Playing Fair – A Bipartisan Critique
Yesterday, an article and comment here both contained what I consider unfair remarks. This leads me to suspect that they were delivered for partisan gain rather than enlightenment, and I think a further analysis is warranted.
In Jonathan Rosenblum’s post, he quotes extensively from Lanny Davis, who in turn quotes from a series of blogs in an attempt to prove that the Left in this country has gone anti-Semitic. His examples, however, are not good ones. As this post demonstrates, the quotation from Daily Kos was taken badly out of context — it was a sarcastic response to another comment, which was roundly condemned as “troll rated.” Similarly, the comment buried in the Huffington Post really isn’t picking on Lieberman for being Jewish, but for being religious. It begins with “Good men, Daniel Webster and Faust would attest, sell their souls to the Devil. Is selling your soul to a god any worse?” — and later adds a swipe at the President: “George Bush thinks he is doing God’s work. Well, so do others.” As for the third blog mentioned, I was unable to find any comment on MoveOn.org containing both “Jewish” and “greedy.”
Note that I am not saying the Democratic party is clean in this regard. The Cynthia McKinneys seem more popular today than the David Dukes, and far more dangerous. But we do have them on both sides, and blog comments provide a convenient way for anti-Semites and others to promote repugnant views while remaining anonymous. I don’t doubt that a similar survey of right-wing blogs would also unearth a number of disturbing comments. [UPDATE: See a far better analysis of the Left-Right divide by Jeff Ballabon, a past contributor to Cross-Currents, on Jewish World Review.]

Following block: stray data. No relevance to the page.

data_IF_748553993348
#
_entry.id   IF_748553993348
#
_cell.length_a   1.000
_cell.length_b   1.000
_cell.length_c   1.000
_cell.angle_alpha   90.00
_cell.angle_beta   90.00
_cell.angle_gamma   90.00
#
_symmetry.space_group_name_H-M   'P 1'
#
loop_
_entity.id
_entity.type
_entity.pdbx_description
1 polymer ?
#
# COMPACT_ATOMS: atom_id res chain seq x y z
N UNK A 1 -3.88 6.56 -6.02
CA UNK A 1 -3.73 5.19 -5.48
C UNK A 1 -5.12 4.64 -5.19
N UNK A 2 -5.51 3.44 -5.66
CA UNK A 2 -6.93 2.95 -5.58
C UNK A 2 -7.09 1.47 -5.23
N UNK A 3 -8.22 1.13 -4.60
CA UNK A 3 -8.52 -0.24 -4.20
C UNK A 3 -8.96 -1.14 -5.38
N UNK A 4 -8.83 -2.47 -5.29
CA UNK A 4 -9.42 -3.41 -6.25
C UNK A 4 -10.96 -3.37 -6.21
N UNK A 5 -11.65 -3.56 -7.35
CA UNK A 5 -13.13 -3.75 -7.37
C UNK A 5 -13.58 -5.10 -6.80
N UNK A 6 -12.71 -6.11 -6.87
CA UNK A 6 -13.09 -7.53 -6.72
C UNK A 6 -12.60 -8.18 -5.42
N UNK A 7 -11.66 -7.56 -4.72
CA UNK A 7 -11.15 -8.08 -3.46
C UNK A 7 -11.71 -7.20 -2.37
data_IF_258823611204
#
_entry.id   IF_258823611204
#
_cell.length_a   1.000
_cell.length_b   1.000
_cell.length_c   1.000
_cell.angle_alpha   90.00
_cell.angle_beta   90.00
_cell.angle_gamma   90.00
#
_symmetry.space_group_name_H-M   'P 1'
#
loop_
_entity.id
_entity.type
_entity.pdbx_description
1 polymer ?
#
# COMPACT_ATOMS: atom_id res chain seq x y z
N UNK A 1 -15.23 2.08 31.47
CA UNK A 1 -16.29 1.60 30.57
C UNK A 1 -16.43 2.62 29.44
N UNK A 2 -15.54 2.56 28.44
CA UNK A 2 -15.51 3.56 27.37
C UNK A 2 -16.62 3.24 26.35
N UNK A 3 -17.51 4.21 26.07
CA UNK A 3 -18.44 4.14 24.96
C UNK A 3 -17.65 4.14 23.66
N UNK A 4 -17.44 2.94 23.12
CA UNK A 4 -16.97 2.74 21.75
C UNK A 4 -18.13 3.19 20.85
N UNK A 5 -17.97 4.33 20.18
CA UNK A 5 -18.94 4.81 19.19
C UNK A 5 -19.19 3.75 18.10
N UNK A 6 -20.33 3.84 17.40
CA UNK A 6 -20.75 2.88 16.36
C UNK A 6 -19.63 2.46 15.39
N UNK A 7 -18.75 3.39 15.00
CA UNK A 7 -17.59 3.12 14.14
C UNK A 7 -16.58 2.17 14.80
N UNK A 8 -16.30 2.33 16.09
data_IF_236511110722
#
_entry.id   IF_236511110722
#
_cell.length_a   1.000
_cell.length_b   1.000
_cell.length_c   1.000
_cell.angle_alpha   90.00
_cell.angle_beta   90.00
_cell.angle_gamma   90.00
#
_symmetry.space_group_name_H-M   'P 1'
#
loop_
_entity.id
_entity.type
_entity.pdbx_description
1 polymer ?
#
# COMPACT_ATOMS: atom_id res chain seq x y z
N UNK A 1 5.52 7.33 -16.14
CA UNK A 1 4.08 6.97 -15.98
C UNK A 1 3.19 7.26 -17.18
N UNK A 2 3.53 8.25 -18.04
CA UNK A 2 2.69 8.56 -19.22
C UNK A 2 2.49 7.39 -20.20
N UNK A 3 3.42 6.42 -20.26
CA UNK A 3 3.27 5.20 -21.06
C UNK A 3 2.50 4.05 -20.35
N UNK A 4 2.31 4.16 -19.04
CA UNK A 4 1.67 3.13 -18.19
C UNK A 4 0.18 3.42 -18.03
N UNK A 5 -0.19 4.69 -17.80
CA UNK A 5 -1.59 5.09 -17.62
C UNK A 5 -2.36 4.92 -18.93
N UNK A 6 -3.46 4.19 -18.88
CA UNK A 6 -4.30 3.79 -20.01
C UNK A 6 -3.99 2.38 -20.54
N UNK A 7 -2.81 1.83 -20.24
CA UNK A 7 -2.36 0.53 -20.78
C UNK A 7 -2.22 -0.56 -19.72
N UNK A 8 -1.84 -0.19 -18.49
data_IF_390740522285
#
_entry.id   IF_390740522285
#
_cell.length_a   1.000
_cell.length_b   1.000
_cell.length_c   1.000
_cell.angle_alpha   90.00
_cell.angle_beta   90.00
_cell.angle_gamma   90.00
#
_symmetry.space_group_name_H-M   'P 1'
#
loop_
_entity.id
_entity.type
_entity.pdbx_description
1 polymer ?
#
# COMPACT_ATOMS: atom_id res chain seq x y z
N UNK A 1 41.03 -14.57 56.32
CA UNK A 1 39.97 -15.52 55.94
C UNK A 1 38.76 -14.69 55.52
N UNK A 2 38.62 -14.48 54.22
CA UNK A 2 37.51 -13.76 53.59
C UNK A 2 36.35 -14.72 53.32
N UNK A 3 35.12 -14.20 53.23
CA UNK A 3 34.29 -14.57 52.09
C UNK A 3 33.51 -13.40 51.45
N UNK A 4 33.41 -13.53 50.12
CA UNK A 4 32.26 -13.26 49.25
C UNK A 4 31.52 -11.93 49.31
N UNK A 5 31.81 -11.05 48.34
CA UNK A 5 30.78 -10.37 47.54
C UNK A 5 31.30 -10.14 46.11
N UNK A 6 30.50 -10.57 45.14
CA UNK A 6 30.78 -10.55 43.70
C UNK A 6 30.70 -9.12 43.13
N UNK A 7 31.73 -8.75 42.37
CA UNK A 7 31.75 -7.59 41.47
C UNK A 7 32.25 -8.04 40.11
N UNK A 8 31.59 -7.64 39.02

But not to be outdone, “Reb Yid” comments to Rabbi Rosenblum’s post: “Which party’s candidate for the Virginia Senate seat has made ‘macaca’ into a household name and cast aspersions upon a reporter who suggested (correctly) that his mother was, in fact, Jewish?” He is, of course, referring to George Allen, a Republican Senator — but has it exactly backwards, because it is his Democratic opponent, James Webb, who has turned ‘macaca’ into a household word. There is no evidence that Allen had any idea that ‘macaca’ happens to be a racial slur in French, when he pointed to the dark-skinned Webb staffer tasked with following Allen around with a video camera, and called him one of a number of nicknames his own staff had developed for their stalker with his mohawk-style haircut. Allen rightly claimed that a reporter should not be asking pointed questions about his religious heritage — especially when his mother insisted that her Jewish lineage be kept secret. He badly fumbled his response in both cases, and will likely lose today as a result, but I no more believe that Allen intended a racial slur than I believe the poster to Daily Kos was the anti-Semite Davis painted him to be.